Reassessing the Links between GHG Emissions, Economic Growth, and the UNFCCC: A Difference-in-Differences Approach
Eren Cifci () and
Matthew E. Oliver ()
Additional contact information
Eren Cifci: School of Economics, Georgia Institute of Technology, 223 Bobby Dodd Way, Atlanta, GA 30332, USA
Matthew E. Oliver: School of Economics, Georgia Institute of Technology, 223 Bobby Dodd Way, Atlanta, GA 30332, USA
Sustainability, 2018, vol. 10, issue 2, 1-22
International climate agreements such as the Kyoto Protocol of 1997 and, more recently, the Paris Climate Agreement are fragile because, at a national level, political constituencies’ value systems may conflict with the goal of reducing greenhouse gas (GHG) emissions to sustainable levels. Proponents cite climate change as the most pressing challenge of our time, contending that international cooperation will play an essential role in addressing this challenge. Political opponents argue that the disproportionate requirements on developed nations to shoulder the financial burden will inhibit their economic growth. We find empirical evidence that both arguments are likely to be correct. We use standard regression techniques to analyze a multi-country dataset of GHG emissions, GDP per capita growth, and other factors. We estimate that after the Kyoto Protocol (KP) entered into force ‘Annex I’ countries reduced GHG emissions on average by roughly 1 million metric tons of CO 2 equivalent (MTCO2e), relative to non-Annex I countries. However, our estimates reveal that these countries also experienced an average reduction in GDP per capita growth rates of around 1–2 percentage points relative to non-Annex I countries.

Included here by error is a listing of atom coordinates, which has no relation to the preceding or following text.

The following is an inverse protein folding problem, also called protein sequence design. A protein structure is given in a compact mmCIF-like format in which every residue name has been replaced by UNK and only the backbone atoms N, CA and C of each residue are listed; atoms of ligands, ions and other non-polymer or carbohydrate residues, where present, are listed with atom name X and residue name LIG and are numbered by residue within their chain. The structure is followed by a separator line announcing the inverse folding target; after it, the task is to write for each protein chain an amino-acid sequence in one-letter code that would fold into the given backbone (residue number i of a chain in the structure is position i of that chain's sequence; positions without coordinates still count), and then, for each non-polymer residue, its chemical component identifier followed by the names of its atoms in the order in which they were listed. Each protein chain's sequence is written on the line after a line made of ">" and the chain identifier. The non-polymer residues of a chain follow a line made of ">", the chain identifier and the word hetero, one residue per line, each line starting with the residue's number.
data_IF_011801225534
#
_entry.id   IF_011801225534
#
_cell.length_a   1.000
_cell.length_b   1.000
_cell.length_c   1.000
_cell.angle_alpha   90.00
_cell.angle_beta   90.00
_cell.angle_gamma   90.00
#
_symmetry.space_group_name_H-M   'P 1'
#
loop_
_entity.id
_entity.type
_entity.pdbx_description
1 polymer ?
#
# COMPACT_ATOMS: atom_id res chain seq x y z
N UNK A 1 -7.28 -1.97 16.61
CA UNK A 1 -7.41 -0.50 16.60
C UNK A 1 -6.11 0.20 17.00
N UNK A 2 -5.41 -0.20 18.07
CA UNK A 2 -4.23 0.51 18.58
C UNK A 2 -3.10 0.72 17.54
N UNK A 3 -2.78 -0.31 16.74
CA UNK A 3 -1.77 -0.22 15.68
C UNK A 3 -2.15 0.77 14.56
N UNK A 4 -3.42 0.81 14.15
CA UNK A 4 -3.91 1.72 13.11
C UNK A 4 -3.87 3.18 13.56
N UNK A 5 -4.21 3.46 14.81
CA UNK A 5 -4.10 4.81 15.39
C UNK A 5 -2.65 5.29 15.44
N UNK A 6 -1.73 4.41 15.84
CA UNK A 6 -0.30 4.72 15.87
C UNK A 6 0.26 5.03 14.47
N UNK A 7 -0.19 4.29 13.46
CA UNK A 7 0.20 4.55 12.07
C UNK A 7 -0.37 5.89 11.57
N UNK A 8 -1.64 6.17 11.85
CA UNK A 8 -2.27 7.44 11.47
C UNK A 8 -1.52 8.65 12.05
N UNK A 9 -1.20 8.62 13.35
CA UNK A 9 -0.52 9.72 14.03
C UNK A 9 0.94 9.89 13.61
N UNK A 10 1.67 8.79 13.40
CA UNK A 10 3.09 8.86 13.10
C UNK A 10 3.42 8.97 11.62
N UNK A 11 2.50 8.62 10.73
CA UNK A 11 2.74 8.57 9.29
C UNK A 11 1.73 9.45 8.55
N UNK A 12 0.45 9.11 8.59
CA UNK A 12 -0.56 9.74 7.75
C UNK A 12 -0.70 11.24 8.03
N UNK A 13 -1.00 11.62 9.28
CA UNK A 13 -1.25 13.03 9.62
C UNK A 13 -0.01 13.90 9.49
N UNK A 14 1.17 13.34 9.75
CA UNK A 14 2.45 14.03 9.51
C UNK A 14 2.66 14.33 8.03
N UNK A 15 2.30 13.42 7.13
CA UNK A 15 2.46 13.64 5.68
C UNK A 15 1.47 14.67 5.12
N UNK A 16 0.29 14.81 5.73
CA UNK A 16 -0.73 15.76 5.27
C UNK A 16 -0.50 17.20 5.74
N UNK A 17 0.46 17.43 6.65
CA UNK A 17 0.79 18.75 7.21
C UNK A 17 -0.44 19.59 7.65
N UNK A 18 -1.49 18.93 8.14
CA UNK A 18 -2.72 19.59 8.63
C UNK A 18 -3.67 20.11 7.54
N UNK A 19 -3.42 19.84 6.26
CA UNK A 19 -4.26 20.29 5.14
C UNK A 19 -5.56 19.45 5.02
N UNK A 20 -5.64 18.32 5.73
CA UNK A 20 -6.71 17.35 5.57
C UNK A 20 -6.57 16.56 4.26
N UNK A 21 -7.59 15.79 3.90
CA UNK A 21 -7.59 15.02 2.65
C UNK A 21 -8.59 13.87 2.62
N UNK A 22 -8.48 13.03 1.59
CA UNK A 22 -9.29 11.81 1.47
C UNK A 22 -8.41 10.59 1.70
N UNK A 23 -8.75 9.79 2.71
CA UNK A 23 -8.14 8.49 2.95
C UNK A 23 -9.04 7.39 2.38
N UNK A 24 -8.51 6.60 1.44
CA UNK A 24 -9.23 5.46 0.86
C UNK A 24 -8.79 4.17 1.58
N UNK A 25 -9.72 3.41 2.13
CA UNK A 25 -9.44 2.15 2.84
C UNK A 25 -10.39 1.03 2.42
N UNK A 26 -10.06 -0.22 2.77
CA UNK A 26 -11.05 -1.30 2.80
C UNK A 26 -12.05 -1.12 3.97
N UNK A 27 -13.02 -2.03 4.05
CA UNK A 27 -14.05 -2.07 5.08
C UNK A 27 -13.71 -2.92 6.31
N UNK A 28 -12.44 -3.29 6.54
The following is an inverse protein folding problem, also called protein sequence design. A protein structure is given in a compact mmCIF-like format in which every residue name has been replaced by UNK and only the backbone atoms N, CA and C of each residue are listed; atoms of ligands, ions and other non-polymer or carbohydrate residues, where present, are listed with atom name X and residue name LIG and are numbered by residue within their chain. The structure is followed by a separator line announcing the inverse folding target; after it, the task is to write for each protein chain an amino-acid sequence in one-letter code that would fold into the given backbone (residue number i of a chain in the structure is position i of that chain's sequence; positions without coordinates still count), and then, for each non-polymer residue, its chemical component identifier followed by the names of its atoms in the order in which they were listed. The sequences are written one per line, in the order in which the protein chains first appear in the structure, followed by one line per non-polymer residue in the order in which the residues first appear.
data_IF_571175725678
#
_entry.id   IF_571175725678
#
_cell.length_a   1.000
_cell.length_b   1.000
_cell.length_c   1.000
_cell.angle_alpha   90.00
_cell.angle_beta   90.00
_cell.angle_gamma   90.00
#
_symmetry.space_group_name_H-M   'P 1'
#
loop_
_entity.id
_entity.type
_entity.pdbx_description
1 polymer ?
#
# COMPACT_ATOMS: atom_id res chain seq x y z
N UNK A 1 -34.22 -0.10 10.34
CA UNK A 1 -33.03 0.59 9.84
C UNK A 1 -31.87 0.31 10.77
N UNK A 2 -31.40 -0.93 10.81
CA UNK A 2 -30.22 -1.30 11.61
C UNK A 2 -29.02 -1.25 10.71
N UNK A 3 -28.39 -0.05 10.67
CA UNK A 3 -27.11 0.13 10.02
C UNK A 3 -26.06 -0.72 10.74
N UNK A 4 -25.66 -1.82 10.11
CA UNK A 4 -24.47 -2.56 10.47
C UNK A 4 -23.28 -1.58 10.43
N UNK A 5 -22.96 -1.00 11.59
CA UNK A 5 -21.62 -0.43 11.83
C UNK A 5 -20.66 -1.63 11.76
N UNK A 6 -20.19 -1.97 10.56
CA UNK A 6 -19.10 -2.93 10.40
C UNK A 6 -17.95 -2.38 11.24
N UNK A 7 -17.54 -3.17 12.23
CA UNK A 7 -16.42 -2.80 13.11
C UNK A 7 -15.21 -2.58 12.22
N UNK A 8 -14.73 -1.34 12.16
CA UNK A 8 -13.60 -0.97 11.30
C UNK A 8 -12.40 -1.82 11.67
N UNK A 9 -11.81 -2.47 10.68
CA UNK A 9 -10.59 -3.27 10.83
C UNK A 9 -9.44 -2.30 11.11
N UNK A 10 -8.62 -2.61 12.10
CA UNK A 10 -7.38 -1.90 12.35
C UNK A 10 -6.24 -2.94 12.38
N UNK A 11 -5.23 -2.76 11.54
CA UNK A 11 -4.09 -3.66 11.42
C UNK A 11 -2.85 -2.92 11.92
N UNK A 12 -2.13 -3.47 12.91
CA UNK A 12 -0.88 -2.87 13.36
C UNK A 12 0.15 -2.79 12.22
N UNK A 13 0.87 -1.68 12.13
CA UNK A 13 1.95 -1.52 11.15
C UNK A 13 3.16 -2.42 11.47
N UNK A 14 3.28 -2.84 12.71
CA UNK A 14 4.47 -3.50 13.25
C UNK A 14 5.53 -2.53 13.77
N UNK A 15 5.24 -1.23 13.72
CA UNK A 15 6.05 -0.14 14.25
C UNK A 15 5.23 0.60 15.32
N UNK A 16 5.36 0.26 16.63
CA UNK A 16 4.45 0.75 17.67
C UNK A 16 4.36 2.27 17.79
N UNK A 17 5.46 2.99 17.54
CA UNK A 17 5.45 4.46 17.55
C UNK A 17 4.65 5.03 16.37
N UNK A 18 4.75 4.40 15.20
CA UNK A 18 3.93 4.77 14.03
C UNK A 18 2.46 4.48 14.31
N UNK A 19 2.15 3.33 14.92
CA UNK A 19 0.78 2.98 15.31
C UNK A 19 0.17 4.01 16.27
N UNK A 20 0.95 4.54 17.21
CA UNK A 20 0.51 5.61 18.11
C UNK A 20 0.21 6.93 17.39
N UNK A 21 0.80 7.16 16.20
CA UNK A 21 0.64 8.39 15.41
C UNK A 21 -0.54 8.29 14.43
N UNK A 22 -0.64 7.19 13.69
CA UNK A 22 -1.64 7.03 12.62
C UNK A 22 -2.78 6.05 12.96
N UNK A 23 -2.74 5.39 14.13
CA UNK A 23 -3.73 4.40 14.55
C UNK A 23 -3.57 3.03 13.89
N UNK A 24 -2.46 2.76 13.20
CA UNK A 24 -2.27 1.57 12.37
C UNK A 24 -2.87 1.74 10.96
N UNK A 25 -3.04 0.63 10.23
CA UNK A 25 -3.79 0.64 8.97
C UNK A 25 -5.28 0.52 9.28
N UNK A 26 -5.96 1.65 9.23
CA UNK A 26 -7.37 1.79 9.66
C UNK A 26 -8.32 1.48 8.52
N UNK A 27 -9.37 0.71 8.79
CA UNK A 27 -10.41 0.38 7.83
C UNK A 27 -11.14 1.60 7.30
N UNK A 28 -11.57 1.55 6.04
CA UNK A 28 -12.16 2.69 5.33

Keywords: international climate agreements; Kyoto Protocol; greenhouse gas emissions; economic growth; United Nations Framework Convention on Climate Change (search for similar items in EconPapers)
JEL-codes: Q Q0 Q2 Q3 Q5 Q56 O13 (search for similar items in EconPapers)
References: View references in EconPapers View complete reference list from CitEc
Citations View citations in EconPapers (1) Track citations by RSS feed
Downloads: (external link)
This item may be available elsewhere in EconPapers: Search for items with the same title.
Export reference: BibTeX
RIS (EndNote, ProCite, RefMan)
Persistent link: https://EconPapers.repec.org/RePEc:gam:jsusta:v:10:y:2018:i:2:p:334-:d:129103
Access Statistics for this article
Sustainability is currently edited by Prof. Dr. Marc A. Rosen
More articles in Sustainability from MDPI, Open Access Journal
Bibliographic data for series maintained by XML Conversion Team ().